Sun and Shadow

Tired of wandering, and overwhelmed with despair, Jason lay around the house alone on Christmas morning, watching a rerun of a television show that nobody, including he, had liked while it had been a scheduled series. He was on the verge of falling asleep when it was interrupted by a news flash. The screen was filled with a ten-story-tall titan, a colossal animated statue of deep indigo stone, that was wreaking havoc in a nearby financial district. It swept its enormous arms through banks and office buildings, sending them shuddering and crashing to the ground. Out of every building poured a stream of those who could not teleport, running for their lives. The statue didn't chase the fleeing crowd, and it moved slowly, but none of the buildings were fully evacuated before it turned its wrath upon them.

"What a terrible weapon our enemies have unleashed upon us!" a reporter cried in a choked voice. "With the Gyeedian Army spread perilously thin across the multiverse, it will come all too late! Who will save us?"

"I never thought I'd hear myself say this," said the Argonaut, rising, "but this looks like a job for Jason Blue."

Ten minutes later, perching on a water tower a safe distance away from the scene, Jason found it much the same as it had appeared on TV. The chief difference was that the statue had accomplished a good deal more destruction in that time; a large portion of the financial district had been reduced to rubble, and the mass of fleeing Gyeedians had greatly expanded. They formed a vast flower of fear, blooming outwards through the streets from the epicenter of the carnage. The statue itself was yet more imposing in person. Never before had Jason seen something so big move about on land; it was over three times taller than the tallest sauropods. Its arms were as long as it was tall, each with seven twenty-foot-long fingers, and it had four massively thick, footless legs to support its incredible weight. The only features on its flat face were two bright-white eyes in the shape of crescent moons: it didn't seem intelligent, and that, Jason thought, was at least one saving grace.

Obviously, he couldn't hope to simply overpower this monster with bestial brawn, since there was no natural animal large enough to be a match for it. He had to find a weakness. Fighting against his own terror, he turned into a hawk and dove towards it. When he came within range of its arms, it took no notice of him, and he was able to inspect it unmolested. What he saw gave him little hope. All of it appeared to be smooth stone, formed from a single contiguous mass; nowhere could he find a hole or an artificial joint. It appeared to function through magic alone. In desperation, Jason became a pterodactyl and clawed at its eyes, but these were as impervious as the rest of it. The monster moved a hand up to crush him, and he flew away.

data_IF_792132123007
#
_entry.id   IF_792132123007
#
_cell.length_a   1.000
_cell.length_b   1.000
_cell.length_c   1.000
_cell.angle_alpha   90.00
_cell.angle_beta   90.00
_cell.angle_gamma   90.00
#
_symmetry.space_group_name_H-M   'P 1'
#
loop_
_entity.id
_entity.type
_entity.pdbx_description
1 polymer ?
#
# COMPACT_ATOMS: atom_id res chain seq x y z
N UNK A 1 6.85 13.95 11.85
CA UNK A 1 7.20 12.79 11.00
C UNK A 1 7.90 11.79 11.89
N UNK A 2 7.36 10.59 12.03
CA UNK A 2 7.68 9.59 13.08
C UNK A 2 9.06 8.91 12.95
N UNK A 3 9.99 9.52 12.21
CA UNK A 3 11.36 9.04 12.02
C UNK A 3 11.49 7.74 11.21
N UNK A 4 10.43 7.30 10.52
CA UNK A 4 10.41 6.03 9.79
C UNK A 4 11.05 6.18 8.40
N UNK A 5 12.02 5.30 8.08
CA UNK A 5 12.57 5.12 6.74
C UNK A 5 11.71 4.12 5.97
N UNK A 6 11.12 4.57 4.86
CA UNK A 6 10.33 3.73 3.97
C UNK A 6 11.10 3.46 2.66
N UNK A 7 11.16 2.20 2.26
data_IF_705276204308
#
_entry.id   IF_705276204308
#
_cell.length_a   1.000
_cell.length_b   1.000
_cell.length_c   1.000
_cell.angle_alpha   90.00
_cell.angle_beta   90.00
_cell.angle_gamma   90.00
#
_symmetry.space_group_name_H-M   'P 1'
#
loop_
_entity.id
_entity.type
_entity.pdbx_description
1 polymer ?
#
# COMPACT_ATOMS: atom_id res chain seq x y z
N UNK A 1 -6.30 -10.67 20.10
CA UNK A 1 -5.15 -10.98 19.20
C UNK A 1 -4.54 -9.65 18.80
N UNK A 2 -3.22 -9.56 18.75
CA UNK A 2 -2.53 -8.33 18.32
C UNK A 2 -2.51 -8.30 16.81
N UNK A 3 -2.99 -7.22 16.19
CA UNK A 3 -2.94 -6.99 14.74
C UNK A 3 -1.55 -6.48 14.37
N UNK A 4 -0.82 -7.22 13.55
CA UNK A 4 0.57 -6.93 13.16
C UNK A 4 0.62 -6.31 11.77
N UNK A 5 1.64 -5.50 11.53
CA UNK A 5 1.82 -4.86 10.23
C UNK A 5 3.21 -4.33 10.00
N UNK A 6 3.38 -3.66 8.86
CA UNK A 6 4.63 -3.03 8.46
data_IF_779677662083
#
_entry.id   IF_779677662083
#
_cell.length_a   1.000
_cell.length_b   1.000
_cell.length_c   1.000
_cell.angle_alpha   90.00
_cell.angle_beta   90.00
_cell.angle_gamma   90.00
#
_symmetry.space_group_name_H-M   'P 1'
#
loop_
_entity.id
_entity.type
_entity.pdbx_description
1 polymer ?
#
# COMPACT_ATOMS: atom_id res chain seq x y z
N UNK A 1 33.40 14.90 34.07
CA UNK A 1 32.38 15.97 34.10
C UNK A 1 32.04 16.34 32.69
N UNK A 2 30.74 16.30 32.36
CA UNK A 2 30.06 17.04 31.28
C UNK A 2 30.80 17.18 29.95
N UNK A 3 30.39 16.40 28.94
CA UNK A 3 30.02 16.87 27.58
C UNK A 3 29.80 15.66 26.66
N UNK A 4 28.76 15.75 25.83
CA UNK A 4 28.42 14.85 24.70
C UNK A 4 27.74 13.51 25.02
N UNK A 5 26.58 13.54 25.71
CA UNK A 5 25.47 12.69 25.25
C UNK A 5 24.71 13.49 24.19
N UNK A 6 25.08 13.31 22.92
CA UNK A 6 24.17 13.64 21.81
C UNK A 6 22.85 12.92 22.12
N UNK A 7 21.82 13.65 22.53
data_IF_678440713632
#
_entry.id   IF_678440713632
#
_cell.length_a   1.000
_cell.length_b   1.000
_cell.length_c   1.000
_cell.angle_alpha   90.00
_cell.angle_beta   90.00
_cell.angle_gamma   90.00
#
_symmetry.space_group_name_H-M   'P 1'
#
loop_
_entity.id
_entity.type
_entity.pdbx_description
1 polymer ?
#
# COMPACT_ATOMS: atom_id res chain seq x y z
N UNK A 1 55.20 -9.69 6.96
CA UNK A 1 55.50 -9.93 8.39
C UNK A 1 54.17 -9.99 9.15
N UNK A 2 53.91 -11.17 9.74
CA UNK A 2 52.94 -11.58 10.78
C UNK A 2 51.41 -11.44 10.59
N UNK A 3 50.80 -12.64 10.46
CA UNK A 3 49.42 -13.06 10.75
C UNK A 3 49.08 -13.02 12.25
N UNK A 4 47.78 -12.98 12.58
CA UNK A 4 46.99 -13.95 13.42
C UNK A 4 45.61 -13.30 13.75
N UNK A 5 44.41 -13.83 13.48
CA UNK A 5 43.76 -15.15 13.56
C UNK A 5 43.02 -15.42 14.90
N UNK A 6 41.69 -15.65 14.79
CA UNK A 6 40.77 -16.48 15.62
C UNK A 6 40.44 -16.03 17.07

What was he to do? It appeared that the statue could be stopped by nothing but brute force, and Jason couldn't imagine how he could muster the necessary amount. He doubted he could even find something big enough and light enough that he could use to cover its eyes. He watched it march relentlessly onwards to a fresh cluster of buildings in the shadow of an eighty-story skyscraper. He was wondering if it could possibly level that building when, with his keen pterosaurian eyes, he spotted a young woman fall from a seventieth-floor window and rapidly plummet. Thinking cynically that this way he might save one person's life, Jason turned into a peregrine falcon (to maximize his dive speed) and sped towards her. He met her somewhere between the eighteenth and twentieth stories, changed back to a pterodactyl for strength, caught her (just barely!), flew a couple of blocks away from the statue, and set her on the sidewalk as gently as he could, which unfortunately wasn't terribly gentle. Pterodactyls are remarkable for their size, not for their grace in the air.

Returning to the monster, Jason found it had attacked the skyscraper, but apparently given up: the structure remained standing despite the great damage its lower floors had taken. It had been spared only because the statue was too short to strike the upper floors, and too impatient to sufficiently clear out the lower ones. And then Jason had an idea.

The monster was still standing in the skyscraper's shadow. Quickly, he flew behind the building, then a few more hundred feet upwards. Again a falcon, he dove at the skyscraper, aiming around the forty-fifth story. He accelerated up to eighty miles at an hour. Then, when he got sufficiently close, he turned into a blue whale; in gross violation of the laws of physics, he didn't immediately slow down. He rolled a bit, and so struck the skyscraper with his side.

A blue whale moving at eighty miles an hour has a lot of momentum. Thus, the skyscraper not only collapsed, it violently toppled, crashing down on the statue and another building with enough force to blow all three monoliths to bits. The statue had been hollow, after all.